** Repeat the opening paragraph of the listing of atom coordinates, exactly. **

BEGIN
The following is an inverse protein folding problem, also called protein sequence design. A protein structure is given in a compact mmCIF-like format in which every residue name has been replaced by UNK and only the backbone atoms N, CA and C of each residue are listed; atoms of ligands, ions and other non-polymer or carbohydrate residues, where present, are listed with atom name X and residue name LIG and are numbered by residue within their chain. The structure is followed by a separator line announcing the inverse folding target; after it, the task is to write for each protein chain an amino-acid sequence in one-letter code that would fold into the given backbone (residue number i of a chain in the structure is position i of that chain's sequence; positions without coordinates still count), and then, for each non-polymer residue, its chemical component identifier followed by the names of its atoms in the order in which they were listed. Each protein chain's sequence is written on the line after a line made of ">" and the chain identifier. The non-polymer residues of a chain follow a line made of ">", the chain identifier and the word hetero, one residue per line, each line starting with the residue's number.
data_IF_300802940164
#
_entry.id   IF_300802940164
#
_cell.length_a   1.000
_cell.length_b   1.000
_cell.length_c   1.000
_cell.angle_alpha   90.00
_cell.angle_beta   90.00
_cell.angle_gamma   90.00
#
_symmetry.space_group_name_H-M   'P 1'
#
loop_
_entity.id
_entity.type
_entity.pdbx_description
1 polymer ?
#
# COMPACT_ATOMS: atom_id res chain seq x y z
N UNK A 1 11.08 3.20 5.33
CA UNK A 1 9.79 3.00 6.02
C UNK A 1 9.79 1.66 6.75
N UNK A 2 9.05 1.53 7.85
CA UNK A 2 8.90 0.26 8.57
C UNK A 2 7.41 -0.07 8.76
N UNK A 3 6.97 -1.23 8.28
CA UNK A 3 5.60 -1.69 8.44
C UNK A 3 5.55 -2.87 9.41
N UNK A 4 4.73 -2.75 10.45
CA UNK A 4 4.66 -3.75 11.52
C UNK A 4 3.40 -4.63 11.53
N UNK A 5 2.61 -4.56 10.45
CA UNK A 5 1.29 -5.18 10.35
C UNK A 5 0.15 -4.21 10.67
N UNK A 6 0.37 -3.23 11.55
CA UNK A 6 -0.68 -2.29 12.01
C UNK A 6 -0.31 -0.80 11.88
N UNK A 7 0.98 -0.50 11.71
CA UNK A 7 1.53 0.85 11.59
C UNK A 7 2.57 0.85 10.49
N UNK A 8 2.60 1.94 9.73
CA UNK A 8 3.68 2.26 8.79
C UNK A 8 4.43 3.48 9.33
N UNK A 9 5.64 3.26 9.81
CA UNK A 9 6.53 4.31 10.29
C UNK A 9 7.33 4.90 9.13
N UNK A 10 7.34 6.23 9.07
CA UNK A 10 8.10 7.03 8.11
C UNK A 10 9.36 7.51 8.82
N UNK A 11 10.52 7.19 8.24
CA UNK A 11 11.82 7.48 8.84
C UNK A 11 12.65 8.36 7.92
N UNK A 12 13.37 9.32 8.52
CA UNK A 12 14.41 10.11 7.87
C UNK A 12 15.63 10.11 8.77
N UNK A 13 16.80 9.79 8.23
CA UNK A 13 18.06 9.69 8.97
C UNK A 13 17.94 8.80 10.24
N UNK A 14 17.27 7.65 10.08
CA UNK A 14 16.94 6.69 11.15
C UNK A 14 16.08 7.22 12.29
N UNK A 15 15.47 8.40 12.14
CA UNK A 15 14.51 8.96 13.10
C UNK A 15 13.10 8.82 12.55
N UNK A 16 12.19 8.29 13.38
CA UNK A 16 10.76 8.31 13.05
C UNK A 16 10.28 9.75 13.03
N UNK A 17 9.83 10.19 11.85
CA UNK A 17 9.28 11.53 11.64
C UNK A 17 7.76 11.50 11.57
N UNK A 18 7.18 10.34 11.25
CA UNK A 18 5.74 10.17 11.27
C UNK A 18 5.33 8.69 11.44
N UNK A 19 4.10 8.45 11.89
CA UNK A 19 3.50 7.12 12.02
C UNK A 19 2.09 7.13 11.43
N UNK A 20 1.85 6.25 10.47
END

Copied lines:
The following is an inverse protein folding problem, also called protein sequence design. A protein structure is given in a compact mmCIF-like format in which every residue name has been replaced by UNK and only the backbone atoms N, CA and C of each residue are listed; atoms of ligands, ions and other non-polymer or carbohydrate residues, where present, are listed with atom name X and residue name LIG and are numbered by residue within their chain. The structure is followed by a separator line announcing the inverse folding target; after it, the task is to write for each protein chain an amino-acid sequence in one-letter code that would fold into the given backbone (residue number i of a chain in the structure is position i of that chain's sequence; positions without coordinates still count), and then, for each non-polymer residue, its chemical component identifier followed by the names of its atoms in the order in which they were listed. Each protein chain's sequence is written on the line after a line made of ">" and the chain identifier. The non-polymer residues of a chain follow a line made of ">", the chain identifier and the word hetero, one residue per line, each line starting with the residue's number.